‘Arrested decay’ preserves Victorian atmosphere

· Credit: Helene Binet

Tim Ronalds Architects for Wilton’s Music Hall Trust 

Graces Alley, London

While the judges considered Wilton’s Music Hall unique, it challenged the breadth of the MacEwen Awards criteria. ‘It is one of the few mid-Victorian Music Hall that survive. But what makes it different from any other theatre or heritage project is that the city is pushing hard up against it and all around it. The value of real estate here is absolutely massive,’ said Hugh Pearman.

  • Detail on columns of viewing balconies.
    Detail on columns of viewing balconies. · Credit: Hélène Binet
  • Performance stage and viewing balconies.
    Performance stage and viewing balconies. · Credit: Helene Binet
  • The new cafe, with its arrested decay aesthetic.
    The new cafe, with its arrested decay aesthetic. · Credit: Helene Binet

‘You wouldn’t easily know what’s been done in this conservation. It is this very British thing of arrested decay and Wilton’s has engaged with all kinds of people and organisations, from government to local schools, as the only way to make the project happen and keep the building alive,’ he added.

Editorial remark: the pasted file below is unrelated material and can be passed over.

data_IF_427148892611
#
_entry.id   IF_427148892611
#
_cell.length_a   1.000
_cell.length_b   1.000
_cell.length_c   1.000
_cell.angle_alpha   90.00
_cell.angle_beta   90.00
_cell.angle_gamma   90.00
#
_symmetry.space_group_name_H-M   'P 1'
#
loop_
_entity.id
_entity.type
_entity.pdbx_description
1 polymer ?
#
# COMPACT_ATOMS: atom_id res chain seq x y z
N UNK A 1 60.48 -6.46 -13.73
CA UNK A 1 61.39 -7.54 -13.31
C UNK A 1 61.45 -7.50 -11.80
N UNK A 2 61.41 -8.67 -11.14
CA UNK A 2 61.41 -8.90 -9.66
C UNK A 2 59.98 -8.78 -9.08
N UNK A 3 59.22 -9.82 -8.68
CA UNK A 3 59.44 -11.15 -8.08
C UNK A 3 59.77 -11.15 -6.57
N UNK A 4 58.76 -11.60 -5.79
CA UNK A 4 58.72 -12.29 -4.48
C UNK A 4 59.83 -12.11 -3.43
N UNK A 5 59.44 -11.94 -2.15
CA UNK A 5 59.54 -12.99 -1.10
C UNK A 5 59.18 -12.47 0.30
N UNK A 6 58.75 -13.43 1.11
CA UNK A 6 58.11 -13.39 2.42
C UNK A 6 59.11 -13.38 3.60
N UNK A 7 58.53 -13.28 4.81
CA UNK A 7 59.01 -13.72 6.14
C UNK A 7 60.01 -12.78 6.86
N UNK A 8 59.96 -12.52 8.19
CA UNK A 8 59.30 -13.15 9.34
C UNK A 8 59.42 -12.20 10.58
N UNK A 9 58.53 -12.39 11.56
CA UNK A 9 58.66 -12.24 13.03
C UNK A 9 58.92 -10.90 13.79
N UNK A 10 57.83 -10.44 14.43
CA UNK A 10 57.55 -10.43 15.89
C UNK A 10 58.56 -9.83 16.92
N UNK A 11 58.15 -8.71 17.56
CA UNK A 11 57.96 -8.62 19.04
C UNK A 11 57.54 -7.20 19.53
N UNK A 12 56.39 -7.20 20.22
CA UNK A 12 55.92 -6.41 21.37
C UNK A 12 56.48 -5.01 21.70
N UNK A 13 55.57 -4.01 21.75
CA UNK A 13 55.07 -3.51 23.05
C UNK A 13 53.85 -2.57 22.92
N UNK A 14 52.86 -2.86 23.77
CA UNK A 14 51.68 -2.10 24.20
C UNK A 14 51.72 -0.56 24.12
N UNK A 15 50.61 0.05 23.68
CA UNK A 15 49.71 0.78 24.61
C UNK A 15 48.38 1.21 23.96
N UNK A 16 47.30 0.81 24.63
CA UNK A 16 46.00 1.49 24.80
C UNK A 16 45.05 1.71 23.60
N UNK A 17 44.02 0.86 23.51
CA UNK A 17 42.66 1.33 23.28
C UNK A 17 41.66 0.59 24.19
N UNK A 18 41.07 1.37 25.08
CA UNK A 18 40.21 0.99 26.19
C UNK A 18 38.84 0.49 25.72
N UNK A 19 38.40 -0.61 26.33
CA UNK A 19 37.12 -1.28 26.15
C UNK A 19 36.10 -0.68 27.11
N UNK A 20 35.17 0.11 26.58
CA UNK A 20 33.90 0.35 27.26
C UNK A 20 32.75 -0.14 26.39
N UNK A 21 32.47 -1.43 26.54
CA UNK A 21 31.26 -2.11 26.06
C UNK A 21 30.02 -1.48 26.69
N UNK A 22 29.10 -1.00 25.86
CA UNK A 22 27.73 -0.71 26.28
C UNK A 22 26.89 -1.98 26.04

‘The interest here is in the lengths to which the client went to raise money from the different bodies,’ agreed judge Amanda Levete.

The interest here is in the lengths to which the client went to raise money from the different bodies

By 2006 the hall and row of terrace houses were extremely fragile and in a state of considerable disrepair. Tim Ronalds Architects was appointed to undertake a feasibility study and in September 2015, after a two-phase £3 million project, the building is safe, sound and usable.

As well as sourcing funding, Wilton’s supports activities from new work in the creative arts to school workshops and local family weekends. The project safeguards that by making the building safer and by bringing inaccessible areas into use.


 

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